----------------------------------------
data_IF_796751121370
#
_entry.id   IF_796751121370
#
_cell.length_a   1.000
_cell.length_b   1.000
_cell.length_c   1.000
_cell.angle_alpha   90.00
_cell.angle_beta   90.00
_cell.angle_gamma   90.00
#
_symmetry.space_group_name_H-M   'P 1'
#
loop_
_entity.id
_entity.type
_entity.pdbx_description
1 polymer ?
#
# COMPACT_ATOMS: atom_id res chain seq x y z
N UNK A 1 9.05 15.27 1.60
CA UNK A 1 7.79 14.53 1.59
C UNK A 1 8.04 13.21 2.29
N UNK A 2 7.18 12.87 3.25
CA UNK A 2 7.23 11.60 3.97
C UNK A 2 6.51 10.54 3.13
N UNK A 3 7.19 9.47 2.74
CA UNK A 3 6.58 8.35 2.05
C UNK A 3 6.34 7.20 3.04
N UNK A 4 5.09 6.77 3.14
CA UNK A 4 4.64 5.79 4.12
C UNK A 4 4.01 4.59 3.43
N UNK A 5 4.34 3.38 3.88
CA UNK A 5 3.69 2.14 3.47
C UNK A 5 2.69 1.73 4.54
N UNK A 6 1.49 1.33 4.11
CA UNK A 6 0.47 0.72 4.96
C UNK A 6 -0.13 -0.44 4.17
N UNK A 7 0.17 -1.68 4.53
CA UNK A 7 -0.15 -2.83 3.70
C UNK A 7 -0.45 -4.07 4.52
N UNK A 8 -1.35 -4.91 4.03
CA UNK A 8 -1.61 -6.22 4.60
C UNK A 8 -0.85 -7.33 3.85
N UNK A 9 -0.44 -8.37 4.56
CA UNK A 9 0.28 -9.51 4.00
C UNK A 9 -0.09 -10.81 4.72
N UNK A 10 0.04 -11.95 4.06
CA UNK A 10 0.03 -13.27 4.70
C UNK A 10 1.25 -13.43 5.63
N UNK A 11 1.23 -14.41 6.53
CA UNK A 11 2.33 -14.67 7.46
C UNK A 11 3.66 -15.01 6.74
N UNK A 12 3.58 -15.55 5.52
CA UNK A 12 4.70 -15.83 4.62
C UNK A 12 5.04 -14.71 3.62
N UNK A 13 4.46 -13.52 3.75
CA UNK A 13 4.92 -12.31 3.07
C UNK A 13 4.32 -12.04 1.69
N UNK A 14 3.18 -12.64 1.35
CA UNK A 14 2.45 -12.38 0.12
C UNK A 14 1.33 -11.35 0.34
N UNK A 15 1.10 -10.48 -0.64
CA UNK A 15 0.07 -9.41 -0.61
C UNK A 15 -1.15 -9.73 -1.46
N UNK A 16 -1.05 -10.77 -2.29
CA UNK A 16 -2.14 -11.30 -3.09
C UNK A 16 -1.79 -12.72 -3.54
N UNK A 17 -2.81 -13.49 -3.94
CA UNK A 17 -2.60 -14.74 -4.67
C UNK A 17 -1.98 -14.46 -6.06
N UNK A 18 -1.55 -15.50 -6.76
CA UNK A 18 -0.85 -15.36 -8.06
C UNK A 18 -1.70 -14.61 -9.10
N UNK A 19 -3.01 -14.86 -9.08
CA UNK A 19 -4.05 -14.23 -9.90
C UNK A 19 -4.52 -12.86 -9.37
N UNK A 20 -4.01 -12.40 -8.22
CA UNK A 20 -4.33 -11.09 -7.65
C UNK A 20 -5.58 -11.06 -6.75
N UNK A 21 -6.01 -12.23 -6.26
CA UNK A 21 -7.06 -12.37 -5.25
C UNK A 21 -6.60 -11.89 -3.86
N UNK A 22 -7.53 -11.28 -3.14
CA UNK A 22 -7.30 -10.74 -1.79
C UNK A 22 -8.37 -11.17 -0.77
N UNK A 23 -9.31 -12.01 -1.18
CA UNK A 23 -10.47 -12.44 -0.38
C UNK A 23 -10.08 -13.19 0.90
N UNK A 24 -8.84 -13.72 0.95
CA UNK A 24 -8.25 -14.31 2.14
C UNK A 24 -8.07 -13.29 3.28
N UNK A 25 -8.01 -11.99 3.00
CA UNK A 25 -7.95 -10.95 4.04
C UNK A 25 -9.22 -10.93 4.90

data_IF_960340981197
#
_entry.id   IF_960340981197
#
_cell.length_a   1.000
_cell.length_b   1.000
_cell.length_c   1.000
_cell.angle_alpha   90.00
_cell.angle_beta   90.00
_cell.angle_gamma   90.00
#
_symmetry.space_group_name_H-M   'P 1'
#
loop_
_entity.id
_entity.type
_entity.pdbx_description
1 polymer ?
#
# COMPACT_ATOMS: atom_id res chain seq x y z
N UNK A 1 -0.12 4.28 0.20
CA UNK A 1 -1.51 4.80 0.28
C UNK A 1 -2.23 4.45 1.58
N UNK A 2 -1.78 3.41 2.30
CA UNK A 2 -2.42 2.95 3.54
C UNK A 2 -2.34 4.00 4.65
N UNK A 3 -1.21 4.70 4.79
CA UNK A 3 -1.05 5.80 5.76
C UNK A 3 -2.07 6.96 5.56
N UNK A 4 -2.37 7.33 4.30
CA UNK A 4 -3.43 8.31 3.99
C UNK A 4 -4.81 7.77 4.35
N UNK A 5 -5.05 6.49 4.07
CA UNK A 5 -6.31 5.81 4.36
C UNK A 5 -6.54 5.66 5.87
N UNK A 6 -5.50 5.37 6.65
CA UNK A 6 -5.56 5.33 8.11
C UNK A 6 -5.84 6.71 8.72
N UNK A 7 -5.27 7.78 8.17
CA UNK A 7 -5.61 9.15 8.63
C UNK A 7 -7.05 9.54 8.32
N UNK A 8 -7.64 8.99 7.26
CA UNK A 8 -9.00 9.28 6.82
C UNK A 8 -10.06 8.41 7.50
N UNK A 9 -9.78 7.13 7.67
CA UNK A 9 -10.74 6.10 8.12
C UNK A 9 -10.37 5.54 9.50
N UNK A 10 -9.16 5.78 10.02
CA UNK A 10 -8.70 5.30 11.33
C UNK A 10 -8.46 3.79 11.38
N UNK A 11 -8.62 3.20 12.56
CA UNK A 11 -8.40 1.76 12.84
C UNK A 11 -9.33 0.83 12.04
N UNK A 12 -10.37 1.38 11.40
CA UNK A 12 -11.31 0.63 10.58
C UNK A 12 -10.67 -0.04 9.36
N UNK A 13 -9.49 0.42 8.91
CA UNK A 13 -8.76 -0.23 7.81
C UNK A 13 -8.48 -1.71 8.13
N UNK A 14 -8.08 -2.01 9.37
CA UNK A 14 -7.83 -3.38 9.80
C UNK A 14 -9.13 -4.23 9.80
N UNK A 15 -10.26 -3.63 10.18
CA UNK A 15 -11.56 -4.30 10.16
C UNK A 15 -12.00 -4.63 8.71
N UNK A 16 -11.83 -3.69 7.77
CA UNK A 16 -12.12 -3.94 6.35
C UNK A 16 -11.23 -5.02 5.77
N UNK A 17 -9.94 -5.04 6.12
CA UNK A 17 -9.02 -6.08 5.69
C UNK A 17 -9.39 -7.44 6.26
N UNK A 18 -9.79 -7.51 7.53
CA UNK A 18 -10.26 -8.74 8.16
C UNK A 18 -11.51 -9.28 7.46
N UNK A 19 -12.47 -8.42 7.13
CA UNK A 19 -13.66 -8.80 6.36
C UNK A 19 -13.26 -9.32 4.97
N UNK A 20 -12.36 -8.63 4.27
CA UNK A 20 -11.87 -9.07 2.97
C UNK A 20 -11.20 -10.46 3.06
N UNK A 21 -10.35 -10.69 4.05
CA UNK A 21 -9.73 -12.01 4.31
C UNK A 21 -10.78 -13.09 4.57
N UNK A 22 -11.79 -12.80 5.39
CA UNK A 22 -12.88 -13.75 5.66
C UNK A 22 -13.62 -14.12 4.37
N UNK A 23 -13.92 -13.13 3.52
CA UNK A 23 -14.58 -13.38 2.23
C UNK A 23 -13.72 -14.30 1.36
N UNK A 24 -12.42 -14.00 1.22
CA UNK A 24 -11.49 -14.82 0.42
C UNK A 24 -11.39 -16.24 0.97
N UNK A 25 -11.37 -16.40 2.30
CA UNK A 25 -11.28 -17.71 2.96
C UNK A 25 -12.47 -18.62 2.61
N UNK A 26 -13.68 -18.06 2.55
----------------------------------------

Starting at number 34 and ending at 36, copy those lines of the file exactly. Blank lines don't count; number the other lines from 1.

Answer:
CA UNK A 5 3.69 2.14 3.47
C UNK A 5 2.69 1.73 4.54
N UNK A 6 1.49 1.33 4.11